...engaging and discerning culture, as a way of life...

November 11, 2007

Ratatouille - 6

Pixar again proves it is an amazing animation company. The visuals in this film are stunning, and the story is fun and entertaining. But the films one flaw is that the plot is jumpy, moving faster at times and losing the significance of the characters involved. It starts off as a story about Remy, a rat with an acute sense of smell. He wants to fulfill his dream of being a cook in the tradition of France's great cook, Gusteau who claims that everyone can cook if they take the art seriously. When Remy gets separated from his family and ends up in the kitchen of Gusteau's (who has since died) restaurant, the film picks up the story of Linguini, who works as a dishwasher and garbage boy in the kitchen. When Remy and Linguini become friends and co-workers, Linguini is able to cook up great food with the help of Remy's cooking abilities. Linguini becomes famous and over takes main chef Skinner, who- in true elitist fashion- has it out to bring Linguini down. The film then moves quickly developing a love interest between Linguini and Collette a fellow chef and reuniting Remy with his family. The conflict is that Remy and Linguini are the only ones who know what is actually going on. The film then takes up the story of Anton Ego, the famous food critic. He comes to know the truth and is able to sum up the film and bring about resolution. I have recently read many writers talk about Ego's final speech as it reflects on the purposes of art and criticism. This is worth reading (or hearing) again:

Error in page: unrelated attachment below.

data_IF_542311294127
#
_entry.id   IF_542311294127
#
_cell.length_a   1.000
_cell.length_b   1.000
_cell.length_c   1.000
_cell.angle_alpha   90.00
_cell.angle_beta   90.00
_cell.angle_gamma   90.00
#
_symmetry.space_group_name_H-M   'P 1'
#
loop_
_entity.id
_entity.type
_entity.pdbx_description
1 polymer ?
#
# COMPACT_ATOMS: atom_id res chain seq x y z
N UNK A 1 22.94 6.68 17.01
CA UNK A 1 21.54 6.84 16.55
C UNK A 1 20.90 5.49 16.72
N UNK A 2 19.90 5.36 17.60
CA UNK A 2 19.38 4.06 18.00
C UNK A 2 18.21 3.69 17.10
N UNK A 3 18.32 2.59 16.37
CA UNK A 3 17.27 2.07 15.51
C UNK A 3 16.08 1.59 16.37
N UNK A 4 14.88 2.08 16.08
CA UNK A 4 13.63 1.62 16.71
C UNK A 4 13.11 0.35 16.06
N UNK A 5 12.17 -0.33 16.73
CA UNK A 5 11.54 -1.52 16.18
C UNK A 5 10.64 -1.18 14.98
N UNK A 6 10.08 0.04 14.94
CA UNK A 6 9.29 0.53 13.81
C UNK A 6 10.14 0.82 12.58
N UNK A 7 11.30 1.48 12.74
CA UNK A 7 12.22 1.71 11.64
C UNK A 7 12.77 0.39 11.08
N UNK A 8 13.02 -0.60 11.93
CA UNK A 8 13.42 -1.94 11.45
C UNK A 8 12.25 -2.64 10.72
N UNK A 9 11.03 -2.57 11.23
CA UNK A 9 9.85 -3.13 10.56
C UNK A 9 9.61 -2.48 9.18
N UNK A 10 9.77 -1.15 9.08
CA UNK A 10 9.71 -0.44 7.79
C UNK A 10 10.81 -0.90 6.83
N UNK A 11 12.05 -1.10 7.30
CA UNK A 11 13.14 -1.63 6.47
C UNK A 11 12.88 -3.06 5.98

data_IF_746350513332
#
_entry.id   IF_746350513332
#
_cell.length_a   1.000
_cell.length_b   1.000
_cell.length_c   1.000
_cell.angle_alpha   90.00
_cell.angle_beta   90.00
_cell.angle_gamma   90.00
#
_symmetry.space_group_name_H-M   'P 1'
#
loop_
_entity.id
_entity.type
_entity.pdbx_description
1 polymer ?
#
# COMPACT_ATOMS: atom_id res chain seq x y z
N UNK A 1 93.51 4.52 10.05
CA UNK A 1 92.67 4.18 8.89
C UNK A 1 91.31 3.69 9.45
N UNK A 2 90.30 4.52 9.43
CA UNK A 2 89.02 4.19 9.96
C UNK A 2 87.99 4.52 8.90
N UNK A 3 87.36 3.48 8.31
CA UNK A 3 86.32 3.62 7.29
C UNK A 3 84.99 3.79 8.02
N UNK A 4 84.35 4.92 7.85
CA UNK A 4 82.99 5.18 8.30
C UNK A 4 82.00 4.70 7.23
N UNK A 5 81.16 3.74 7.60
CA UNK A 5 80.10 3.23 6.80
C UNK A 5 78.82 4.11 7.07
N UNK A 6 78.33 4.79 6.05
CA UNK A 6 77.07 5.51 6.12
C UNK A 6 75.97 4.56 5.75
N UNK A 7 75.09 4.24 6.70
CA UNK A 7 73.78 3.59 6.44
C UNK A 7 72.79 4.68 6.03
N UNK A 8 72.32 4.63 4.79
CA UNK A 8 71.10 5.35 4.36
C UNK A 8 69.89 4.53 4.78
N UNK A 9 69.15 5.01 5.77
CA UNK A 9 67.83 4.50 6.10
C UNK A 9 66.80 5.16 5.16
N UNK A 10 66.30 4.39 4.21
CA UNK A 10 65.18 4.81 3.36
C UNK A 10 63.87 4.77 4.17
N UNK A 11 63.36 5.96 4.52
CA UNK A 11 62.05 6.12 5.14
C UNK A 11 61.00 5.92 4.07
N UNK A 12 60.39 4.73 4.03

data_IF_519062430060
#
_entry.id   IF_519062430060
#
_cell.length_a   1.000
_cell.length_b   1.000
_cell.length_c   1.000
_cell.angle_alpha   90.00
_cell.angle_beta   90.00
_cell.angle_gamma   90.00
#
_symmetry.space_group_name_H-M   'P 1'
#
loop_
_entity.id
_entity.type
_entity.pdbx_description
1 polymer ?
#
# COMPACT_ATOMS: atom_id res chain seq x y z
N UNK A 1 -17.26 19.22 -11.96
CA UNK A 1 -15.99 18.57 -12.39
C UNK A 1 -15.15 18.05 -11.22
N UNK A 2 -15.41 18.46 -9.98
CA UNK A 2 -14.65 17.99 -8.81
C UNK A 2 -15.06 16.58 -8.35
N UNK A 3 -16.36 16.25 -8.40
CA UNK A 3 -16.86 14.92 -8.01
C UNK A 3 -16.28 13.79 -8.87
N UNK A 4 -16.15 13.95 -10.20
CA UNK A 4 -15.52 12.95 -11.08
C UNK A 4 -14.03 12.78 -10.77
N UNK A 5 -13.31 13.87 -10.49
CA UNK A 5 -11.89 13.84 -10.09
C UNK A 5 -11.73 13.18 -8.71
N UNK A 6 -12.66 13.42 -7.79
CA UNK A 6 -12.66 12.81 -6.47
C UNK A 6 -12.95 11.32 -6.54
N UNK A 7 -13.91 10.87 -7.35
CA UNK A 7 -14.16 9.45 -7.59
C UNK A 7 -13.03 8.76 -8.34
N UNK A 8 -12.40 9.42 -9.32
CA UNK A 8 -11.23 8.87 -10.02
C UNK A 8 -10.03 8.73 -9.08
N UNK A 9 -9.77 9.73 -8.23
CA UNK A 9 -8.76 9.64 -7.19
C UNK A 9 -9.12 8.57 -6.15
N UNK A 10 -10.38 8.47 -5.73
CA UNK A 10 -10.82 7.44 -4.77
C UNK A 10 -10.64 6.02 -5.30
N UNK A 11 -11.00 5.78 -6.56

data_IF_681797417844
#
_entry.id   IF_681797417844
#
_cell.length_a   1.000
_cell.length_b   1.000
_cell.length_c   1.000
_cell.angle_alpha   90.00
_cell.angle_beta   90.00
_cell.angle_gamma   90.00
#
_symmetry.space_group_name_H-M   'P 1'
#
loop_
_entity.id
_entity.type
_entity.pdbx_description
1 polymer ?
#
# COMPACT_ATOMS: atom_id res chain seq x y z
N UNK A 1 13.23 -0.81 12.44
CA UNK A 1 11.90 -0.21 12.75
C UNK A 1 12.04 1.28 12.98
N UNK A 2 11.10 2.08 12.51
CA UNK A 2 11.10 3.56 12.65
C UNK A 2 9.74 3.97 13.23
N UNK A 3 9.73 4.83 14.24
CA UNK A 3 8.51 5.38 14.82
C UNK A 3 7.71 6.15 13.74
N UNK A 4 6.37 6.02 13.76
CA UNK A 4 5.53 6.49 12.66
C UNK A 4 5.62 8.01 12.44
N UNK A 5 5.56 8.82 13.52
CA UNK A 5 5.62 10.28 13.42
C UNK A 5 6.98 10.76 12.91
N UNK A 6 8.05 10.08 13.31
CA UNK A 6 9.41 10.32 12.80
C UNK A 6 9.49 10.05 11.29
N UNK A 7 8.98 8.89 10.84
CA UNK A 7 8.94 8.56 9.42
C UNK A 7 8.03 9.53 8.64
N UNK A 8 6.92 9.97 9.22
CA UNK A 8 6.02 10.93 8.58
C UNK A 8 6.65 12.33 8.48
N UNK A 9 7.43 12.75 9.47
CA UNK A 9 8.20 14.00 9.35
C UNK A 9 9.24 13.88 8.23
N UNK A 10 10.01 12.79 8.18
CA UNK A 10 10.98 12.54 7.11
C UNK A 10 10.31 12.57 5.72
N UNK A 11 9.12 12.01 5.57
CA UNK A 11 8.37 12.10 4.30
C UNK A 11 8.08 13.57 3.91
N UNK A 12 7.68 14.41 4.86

In many ways, the work of a critic is easy. We risk very little yet enjoy a position over those who offer up their work and their selves to our judgment. We thrive on negative criticism, which is fun to write and to read. But the bitter truth we critics must face is that, in the grand scheme of things, the average piece of junk is more meaningful than our criticism designating it so. But there are times when a critic truly risks something, and that is in the discovery and defense of the new. The world is often unkind to new talents — new creations. The new needs friends. Last night, I experienced something new, an extraordinary meal from a singularly unexpected source. To say that both the meal and its maker have challenged my preconceptions is a gross understatement. They have rocked me to my core. In the past, I have made no secret of my disdain for Chef Gusteau's famous motto: Anyone can cook. But I realize that only now do I truly understand what he meant. Not everyone can become a great artist, but a great artist can come from anywhere.
It is both a fun and thoughtful film, which makes it worth watching.

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